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By Tim Hunt

The tunnels: so much money that benefits so few

Uploaded: Mar 28, 2013

Bay Area media outlets have celebrated the opening of the twin tunnels that eliminate the road on Devil's Slide along the San Mateo County coast this week.
The tunnel openings cap more than 50 years of history since Caltrans had proposed a four- or six-lane bypass road that would have gone through a state park a bit inland in 1960. The battle went on until 1996 when county voters overwhelmingly approved a tunnel-only option. The resistance to the road was based upon both environmental and growth issues—residents feared it would open up the coast to additional residential development.
So the late Congressman Tom Lantos managed to line up $439 million in federal emergency relief—the full cost of the tunnels-- back before the Republicans banned earmarks in 2010. The tunnels bear his name; as well they should because without his influence, there's no way they would have been built. It is simply absurd that so much federal money was spent to serve so few.
It took place in one of the budget cycles where a former Republican Congressman from Bakersfield as a committee chairman earmarked $600 million to improve Highway 99 in his district. In that same bill, Interstate 580 through the Livermore Valley received just $15 million. The tunnels, the second longest in the state next to the Wawona tunnel into Yosemite National Park.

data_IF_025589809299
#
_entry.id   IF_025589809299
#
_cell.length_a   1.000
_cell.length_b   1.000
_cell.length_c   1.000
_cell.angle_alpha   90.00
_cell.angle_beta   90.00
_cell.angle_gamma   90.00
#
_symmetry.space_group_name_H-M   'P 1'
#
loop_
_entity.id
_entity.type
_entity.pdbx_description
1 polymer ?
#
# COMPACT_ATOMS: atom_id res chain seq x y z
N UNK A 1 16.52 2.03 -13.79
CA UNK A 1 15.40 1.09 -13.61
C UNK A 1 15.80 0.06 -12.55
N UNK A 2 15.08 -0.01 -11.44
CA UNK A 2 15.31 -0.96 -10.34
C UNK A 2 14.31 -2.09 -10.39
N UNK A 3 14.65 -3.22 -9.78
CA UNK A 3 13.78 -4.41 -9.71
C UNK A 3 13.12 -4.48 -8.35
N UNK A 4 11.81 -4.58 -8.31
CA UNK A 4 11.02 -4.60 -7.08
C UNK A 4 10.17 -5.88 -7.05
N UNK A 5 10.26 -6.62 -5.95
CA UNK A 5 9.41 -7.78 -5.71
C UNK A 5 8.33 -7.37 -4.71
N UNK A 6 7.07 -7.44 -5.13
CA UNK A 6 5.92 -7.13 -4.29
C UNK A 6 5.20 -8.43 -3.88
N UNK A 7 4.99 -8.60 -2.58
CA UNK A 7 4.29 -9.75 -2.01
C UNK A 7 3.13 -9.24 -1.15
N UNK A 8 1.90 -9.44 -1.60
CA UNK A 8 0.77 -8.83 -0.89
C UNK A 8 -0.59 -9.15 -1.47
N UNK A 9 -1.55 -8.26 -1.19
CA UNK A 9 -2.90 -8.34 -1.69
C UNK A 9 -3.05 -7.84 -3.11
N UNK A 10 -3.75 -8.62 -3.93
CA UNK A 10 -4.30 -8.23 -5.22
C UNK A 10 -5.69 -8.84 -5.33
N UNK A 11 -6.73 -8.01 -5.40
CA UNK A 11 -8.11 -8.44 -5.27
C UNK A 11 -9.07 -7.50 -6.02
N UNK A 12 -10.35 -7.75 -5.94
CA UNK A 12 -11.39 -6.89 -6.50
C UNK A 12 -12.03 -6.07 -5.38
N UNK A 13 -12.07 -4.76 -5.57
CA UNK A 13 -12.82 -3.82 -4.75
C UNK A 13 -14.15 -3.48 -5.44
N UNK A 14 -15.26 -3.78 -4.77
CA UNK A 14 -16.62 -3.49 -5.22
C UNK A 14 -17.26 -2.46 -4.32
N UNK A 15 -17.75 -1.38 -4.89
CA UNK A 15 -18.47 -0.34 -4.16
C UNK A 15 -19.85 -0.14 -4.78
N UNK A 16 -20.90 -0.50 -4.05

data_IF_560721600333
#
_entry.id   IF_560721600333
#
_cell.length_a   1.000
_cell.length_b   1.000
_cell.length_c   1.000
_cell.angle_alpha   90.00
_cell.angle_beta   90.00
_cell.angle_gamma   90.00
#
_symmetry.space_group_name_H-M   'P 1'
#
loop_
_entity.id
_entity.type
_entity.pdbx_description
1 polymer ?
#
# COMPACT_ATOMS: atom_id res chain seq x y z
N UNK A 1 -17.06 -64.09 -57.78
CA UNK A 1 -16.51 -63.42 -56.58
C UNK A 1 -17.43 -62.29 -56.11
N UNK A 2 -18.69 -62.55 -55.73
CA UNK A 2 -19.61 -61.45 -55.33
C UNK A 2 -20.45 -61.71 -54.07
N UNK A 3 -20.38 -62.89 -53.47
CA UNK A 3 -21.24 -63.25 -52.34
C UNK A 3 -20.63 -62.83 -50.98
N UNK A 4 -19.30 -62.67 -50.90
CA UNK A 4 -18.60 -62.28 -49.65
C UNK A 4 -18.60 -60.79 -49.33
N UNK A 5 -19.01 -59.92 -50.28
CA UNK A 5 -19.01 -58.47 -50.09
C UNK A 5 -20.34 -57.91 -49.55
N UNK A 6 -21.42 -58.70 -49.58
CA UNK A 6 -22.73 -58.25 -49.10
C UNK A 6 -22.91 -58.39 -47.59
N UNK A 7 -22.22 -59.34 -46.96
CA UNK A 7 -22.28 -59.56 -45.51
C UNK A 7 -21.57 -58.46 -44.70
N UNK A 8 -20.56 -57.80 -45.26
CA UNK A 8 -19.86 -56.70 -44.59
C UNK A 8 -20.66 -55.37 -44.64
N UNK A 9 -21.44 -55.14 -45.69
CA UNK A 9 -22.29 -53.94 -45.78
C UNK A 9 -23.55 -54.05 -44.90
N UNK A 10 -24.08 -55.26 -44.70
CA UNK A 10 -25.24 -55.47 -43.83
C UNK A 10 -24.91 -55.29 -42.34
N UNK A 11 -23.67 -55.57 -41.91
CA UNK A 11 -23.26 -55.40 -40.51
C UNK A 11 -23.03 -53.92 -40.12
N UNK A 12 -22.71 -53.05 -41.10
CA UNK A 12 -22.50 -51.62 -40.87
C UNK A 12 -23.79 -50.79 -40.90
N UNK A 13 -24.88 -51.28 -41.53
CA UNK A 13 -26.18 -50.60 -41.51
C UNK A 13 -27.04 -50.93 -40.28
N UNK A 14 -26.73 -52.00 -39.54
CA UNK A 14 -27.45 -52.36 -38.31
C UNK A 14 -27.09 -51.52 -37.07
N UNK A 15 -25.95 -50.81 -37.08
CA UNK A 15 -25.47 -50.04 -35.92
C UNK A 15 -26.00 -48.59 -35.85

That immense federal expenditure will serve about 30,000 residents along the San Mateo County coast from Montara to Half Moon Bay. It makes the $1 billion rebuild of Doyle Drive to serve Marin County residents commuting to San Francisco almost seem reasonable—that was a Nancy Pelosi stimulus special.
It is simply power politics without regard for need. Interstate 580 has been among the Bay Area's most congested freeways for years and is the only major gateway to the Bay Area for trucks carrying containers to and from the Port of Oakland as well as the 18-wheelers carrying goods for retailers from distribution centers in San Joaquin County.
Throw in lots of commute traffic coming from San Joaquin County cities and you have the congestion we see every week day. There is no light commute on I-580.
It is simply absurd, but it is politics.
Highway 101, for instance, carries 8,300 vehicles during peak commute hours. By contrast, I-580 carries 17,400. More significantly, truck traffic on the Golden Gate Bridge is just 1.3 percent compared to 10.4 percent on I-580. For Highway 1 north of Half Moon Bay, the total is just 2,400 vehicles.
The bottom line—crank up the pressure on the local politicians. Former Rep. Richard Pombo focused lots of his efforts on the worthy effort to reform the Endangered Species Act and failed to deliver for his district
Here's hoping current Rep. Eric Swalwell, who was elected to Congress as a Dublin City Councilman, will do better. The valley needs the help because it will always remain the commerce route to the Port of Oakland and core Bay Area cities as well as a northern gateway to Silicon Valley.